The Amidah, or "Standing Prayer", is one of the central prayers in the everyday service. (The other is the Shema.) Sometimes the weekday Amidah is also called the Shemona Esrei, or "Eighteen." This is because it originally consisted of eighteen blessings. (A nineteenth got added later.) In this post, I am going to walk you through the Amidah, explaining each of the blessings to you.
"Avot v'Imahot:" "Fathers and Mothers, God of Our Ancestors:" In this blessing, we praise God as the God of Abraham, Isaac, and Jacob; Sarah, Rebecca, Rachel, and Leah. (Traditionally, the Matriarchs are not included, but I always put them in!) We say that God will send a redeemer (this is a reference to the Messiah; some modern Jews, uncomfortable with the notion of the Messiah as a physical person, say "redemption" instead) because of the merits of our ancestors. This blessing ends with an acknowledgement of God as "Shield of Abraham and Guardian of Sarah."
"G'vurot:" "God's Might:" This blessing acknowledges some of God's miracles, such as the resurrection of the dead. An excerpt from an English translation of this blessing (from one of my favorite prayer books) is "You sustain the life with kindness, giving life to the dead with great mercy, supporting the fallen, healing the sick, freeing the captive, keeping faith with those who sleep in dust." This blessing ends: "Praised are You, Eternal, Who brings the dead to life.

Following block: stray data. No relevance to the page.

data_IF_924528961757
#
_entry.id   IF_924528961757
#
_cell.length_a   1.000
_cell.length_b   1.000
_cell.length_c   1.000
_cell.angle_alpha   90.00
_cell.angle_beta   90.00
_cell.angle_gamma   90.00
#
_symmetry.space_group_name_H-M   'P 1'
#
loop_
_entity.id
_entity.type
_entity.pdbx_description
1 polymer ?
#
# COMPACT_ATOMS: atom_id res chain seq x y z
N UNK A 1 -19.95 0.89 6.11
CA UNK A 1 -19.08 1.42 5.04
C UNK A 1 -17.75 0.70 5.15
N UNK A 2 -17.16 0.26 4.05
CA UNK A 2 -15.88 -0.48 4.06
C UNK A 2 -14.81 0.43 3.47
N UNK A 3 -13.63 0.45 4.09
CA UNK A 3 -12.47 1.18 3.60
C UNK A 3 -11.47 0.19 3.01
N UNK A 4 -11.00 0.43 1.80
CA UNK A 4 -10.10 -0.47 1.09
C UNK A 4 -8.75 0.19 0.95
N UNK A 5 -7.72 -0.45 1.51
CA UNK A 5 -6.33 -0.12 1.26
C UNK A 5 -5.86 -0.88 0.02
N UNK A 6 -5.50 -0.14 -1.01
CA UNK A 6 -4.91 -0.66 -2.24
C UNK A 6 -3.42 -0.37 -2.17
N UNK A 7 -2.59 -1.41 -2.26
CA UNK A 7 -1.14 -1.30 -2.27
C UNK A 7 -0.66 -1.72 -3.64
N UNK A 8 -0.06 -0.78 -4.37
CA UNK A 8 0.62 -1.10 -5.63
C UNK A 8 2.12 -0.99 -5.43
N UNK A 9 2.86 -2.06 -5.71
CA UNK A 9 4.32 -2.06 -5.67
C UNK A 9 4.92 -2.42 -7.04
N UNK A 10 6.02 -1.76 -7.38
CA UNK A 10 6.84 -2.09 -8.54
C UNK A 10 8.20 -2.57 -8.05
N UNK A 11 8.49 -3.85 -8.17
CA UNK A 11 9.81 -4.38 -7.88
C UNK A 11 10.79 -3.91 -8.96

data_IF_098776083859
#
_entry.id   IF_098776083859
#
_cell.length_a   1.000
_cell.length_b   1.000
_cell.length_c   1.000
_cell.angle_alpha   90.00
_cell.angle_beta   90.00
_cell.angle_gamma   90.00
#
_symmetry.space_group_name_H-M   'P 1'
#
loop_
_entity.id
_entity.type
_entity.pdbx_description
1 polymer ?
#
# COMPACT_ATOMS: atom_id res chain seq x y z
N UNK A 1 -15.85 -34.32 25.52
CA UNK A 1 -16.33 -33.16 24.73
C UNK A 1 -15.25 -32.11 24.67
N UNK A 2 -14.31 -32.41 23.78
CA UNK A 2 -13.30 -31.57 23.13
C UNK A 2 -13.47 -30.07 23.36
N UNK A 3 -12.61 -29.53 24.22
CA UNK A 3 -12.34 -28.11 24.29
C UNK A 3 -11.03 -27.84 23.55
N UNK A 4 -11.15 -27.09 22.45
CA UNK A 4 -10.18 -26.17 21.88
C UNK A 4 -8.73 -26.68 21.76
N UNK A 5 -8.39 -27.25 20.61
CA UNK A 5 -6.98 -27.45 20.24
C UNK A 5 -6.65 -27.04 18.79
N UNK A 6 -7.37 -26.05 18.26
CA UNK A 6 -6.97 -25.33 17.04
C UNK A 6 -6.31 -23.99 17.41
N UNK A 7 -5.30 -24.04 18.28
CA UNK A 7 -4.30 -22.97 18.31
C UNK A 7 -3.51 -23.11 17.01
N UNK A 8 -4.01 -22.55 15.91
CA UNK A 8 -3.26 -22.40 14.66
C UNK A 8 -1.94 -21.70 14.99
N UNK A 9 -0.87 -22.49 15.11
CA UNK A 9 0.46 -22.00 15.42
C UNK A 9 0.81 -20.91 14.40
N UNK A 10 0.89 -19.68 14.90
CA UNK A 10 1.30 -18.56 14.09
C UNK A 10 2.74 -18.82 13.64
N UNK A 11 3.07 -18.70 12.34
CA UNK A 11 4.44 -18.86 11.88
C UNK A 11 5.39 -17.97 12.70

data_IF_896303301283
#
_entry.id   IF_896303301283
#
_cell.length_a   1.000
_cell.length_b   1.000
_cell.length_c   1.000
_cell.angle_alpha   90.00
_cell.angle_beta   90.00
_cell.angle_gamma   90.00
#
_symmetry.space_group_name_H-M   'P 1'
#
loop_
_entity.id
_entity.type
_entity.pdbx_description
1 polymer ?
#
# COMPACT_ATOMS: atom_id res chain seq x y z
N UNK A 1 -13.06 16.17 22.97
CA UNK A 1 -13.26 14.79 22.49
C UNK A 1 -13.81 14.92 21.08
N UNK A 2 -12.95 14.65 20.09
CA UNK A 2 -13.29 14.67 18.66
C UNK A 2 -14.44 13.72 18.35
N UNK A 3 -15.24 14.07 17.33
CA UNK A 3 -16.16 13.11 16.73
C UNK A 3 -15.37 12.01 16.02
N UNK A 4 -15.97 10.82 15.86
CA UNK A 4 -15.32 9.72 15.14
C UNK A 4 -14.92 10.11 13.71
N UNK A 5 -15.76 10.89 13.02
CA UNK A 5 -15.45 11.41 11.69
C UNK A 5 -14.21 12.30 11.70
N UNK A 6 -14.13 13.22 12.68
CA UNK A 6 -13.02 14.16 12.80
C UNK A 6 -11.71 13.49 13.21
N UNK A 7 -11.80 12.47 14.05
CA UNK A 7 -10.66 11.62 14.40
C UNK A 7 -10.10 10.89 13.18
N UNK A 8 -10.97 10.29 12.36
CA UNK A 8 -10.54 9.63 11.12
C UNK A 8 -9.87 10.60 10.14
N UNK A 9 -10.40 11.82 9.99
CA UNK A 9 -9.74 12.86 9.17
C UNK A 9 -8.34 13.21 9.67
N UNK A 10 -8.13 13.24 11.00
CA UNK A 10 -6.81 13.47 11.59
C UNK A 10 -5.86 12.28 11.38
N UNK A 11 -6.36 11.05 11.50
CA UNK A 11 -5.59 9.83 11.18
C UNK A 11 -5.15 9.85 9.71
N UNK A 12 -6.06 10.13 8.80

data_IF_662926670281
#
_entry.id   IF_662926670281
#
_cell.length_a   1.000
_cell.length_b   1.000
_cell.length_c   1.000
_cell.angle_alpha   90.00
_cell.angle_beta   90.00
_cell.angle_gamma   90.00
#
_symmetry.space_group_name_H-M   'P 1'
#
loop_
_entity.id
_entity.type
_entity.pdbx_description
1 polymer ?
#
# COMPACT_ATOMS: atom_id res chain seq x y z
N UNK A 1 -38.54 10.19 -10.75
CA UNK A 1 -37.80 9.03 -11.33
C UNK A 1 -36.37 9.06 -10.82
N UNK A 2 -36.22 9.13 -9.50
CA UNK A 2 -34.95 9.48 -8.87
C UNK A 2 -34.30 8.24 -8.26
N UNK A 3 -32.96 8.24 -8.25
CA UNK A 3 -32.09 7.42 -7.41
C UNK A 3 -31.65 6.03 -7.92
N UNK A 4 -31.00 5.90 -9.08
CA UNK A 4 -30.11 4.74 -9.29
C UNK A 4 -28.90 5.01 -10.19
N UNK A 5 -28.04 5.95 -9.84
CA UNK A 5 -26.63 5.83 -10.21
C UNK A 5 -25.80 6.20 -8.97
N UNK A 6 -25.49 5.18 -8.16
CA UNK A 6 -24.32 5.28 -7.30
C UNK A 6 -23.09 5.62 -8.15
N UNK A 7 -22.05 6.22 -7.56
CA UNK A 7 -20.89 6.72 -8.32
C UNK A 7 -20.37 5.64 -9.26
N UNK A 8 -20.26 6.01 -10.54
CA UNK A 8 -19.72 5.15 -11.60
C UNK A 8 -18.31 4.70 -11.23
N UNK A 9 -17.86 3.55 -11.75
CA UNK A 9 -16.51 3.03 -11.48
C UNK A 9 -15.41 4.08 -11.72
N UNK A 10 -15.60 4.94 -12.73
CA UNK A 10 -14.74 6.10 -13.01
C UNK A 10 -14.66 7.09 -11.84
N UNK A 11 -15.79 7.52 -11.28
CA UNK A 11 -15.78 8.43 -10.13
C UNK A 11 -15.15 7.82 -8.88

"Kedushat Ha-Sheim:" "God's Holiness:" In the private, silent recitation of the Amidah, this is a one-line blessing pointing to, you guessed it, God's holiness. In the public, out-loud recitation of the Amidah, this section is much more elaborate, with call-and-response and special body language. This is widely regarded as the holiest part of the service; in fact, if one enters the sanctuary at this point, one is supposed to stand silently at the back until this section is over.
"Binah:" "For Wisdom:" This next blessing is also quick and simple. We pray for "knowledge, understanding, and discernment." (The three Hebrew words used here are "De'ah, Binah, v'Haskel.")
"T'shuvah:" "For Repentance:" We ask in this blessing to be drawn closer to God's Torah and God's service. We acknowledge God as welcoming repentance. This blessing sets the stage for the next one.
"S'lichah:" "For Forgiveness:" In this blessing--the only section like this in Jewish daily prayer--we tell God that we have sinned, and we know it. We thump our chest with a closed fist, the way we do during the confessional on the Day of Atonement, twice: once on the word "sinned" and once on the word "transgressed." We praise God as "gracious and abundantly forgiving."
"G'ulah:" "For Redemption:" We praise God as "a mighty redeemer," Who "redeems Israel," and we ask for that redemption to touch us and affect us in a mighty way.